Durham, Jarrow, Lindisfarne and Scottish Abbeys

posted September 27, 2010 by Holly Hayes part of trip: UK + Western Europe 2010

OK, now that I have some free time in rainy Edinburgh, I'll share the fun we had on Saturday, a really busy day during which we visited no less than six great sights. Here's the route:

View Larger Map ## Durham We slept great in our Radisson BLU Durham and had a delicious buffet breakfast in the hotel restaurant. The bus-girls were so attentive that they reminded us of eagles, attentively surveying the room then swooping down within 10 seconds of us finishing a plate. It was quite entertaining, but shows the impressive level of service at this place. It was a lovely morning, so then we hiked up to the Old Town to take some morning photos of the cathedral. We missed the best turn, and ran into a closed trail at one point, so we ended up getting more morning exercise than we'd bargained for! Durham Cathedral is one of our favorites in the UK (at the moment it's David's #1 pick and my #2 after Lincoln), but photography is not allowed inside for some unknown reason. That is sad and annoying and made the visit a lot less fun. But it is magnificent inside. It's one of the only pure Norman cathedrals left in England and has absolutely huge pillars carved with geometrical designs and arches carved with dramatic zigzags - I wish I could show them to you. Not being able to take photos, we didn't stay long. {img7092|Weathered zigzags on the outer doorway} Back at the hotel, we packed up, checked out, and got on the road for a long day of exploring. ## Jarrow Our first stop was only about a half-hour north of Durham, in a suburb of Newcastle (a big, industrial northern city) called Jarrow. However, we ran into an unexpected wrinkle in Newcastle when we followed our GPS instructions right into major construction, which funneled us into a tunnel underneath the Tyne River that charges a toll of £1.20. We didn't actually want to cross the river, so we had to go through the tunnel, pay the toll, go around a roundabout to turn around, back through the tunnel, pay the toll again, and find our way out of the construction to Jarrow. And after visiting Jarrow, we *did* want to go north across the river, so we paid the toll and went through the tunnel a third time! Jarrow was on the itinerary because was the home of the Venerable Bede (673-735), a Saxon monk who wrote the first history of the English people. (He has an impressive tomb in Durham Cathedral.) Part of his monastery church in Jarrow still survives in its original Saxon form, which is very rare, and that was what I mainly wanted to see. In 2000, they built a modern museum next to it called "Bede's World," which is quite lame. David took one look at that and said he'd wait in the car!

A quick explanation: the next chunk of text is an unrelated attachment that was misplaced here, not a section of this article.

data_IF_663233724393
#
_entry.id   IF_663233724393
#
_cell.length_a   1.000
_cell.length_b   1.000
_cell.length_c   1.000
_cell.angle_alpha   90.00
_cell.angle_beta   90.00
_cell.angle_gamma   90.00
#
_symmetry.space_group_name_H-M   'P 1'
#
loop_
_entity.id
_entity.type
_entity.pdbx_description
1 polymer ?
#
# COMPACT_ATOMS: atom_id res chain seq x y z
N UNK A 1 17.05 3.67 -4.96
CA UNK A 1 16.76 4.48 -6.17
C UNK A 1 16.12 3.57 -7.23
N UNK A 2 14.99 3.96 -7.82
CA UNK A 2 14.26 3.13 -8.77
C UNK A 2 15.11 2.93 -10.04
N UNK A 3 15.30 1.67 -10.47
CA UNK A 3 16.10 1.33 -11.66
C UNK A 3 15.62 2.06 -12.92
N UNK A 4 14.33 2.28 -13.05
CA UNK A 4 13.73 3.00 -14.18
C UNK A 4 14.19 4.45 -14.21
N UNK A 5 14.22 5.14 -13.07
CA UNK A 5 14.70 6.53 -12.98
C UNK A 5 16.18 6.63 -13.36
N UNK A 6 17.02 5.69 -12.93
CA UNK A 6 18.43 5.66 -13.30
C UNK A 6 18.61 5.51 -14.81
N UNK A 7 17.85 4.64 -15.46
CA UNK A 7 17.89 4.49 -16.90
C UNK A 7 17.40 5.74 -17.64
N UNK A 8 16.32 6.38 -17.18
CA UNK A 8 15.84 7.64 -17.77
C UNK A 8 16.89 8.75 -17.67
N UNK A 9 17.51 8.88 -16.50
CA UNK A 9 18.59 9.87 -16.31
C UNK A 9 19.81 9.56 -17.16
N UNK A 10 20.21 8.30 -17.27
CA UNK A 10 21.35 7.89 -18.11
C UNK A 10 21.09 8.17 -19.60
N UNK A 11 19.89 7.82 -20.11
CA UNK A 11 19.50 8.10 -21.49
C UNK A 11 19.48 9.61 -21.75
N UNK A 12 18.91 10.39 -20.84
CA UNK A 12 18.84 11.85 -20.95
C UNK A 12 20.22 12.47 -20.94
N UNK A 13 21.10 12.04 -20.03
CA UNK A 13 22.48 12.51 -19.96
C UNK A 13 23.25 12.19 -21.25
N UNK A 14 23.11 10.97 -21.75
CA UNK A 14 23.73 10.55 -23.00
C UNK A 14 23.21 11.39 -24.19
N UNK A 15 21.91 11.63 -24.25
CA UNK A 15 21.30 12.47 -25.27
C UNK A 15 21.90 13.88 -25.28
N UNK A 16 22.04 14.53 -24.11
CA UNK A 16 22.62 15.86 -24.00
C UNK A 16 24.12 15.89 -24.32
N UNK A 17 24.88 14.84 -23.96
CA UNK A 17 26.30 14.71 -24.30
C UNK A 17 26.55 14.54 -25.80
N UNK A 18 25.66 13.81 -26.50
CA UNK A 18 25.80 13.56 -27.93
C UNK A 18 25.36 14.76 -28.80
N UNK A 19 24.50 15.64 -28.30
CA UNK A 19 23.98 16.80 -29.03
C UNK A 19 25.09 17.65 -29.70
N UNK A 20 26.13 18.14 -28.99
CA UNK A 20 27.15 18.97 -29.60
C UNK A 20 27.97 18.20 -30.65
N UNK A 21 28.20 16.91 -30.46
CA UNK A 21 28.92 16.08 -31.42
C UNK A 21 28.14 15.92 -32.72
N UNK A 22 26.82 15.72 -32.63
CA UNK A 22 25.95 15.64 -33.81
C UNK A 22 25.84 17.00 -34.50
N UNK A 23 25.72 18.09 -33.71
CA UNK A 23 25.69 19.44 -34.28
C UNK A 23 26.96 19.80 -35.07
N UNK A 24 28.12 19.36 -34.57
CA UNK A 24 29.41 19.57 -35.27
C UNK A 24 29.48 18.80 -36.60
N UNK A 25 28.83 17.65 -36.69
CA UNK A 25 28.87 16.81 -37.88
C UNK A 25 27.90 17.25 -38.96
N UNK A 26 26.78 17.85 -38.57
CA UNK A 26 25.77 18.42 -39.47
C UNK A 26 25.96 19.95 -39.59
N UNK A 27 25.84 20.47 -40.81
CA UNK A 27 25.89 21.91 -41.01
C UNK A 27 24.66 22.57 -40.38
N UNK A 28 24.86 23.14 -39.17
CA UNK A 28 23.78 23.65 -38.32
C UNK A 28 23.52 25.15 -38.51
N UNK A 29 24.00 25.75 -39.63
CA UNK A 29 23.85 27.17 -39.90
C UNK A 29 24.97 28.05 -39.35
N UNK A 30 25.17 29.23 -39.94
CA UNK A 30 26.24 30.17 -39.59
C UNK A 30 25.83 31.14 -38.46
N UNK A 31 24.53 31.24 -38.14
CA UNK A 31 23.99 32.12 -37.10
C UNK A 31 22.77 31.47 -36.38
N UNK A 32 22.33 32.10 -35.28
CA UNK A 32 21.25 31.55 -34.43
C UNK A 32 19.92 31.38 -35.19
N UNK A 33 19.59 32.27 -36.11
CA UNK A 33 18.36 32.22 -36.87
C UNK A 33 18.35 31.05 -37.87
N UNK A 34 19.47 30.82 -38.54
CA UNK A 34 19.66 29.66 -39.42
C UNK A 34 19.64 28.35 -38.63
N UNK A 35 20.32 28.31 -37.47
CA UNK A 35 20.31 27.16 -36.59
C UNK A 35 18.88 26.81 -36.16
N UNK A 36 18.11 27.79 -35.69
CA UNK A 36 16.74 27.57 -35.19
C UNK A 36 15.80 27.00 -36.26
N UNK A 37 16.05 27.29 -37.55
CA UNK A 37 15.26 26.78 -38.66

Bede's World
The church was downhill from the museum in a large park. The sky was cloudy and ugly during my visit, so I didn't get very nice photos, but I really enjoyed my visit. The people running the church were so nice and seemed to be glad I was interested and wanted to take photos. Shortly after I arrived, a soft-spoken woman around 50-ish who came up to my elbow gave me a brochure and offered her help if I wanted to know any more information. Later, a priest let me know that a service was starting soon, but rather than being annoyed with a visitor being in the way, he assured me that it would only take 10 minutes. The service turned out to be a small cremation ceremony. Before it began, one of the old men waiting for it to start noted my camera, pointed to his left cheek, and said, "This is my best side!" Good times. I love going to places that don't get many visitors.
Monastery Church of St Paul, Jarrow
From inside the Saxon part of the church (7th century), where they held the service
Priests under the Saxon arch, which still has its original dedicatory inscription from 685.
Monastery ruins next to the church
## Holy Island of Lindisfarne Then we had a long but fairly scenic drive to Lindisfarne, a tidal island off the North Sea (east) coast of northern England. It is also known as "Holy Island" (even by our GPS) because it was a major place of pilgrimage in the Middle Ages. It was settled around 635 by an Irish missionary monk named Saint Aidan, who converted many of the local heathens to Christianity. A later abbot of Lindisfarne Priory was Saint Cuthbert (d. 687), whose name appears all over the place in this region, from Durham to Edinburgh. In the early 700s the monastery produced one of the most famous medieval illuminated manuscripts, the Lindisfarne Gospels. The monastery was destroyed by the Vikings and is now in ruins. What makes Lindisfarne fun to visit even for non-nerds is that it is located on a tidal island surrounded by the ocean, so it is a beautiful and dramatic setting. It's also exciting to know that your car could be swept out to sea if you try to cross the causeway at the wrong time! (We happened to arrive at the perfect time, a couple hours before the low tide at 2:40pm, so the road was mostly clear of water and we had time to visit and return safely. If we hadn't made it back by the 2:40 low tide, we would have had to wait until 8:15pm!)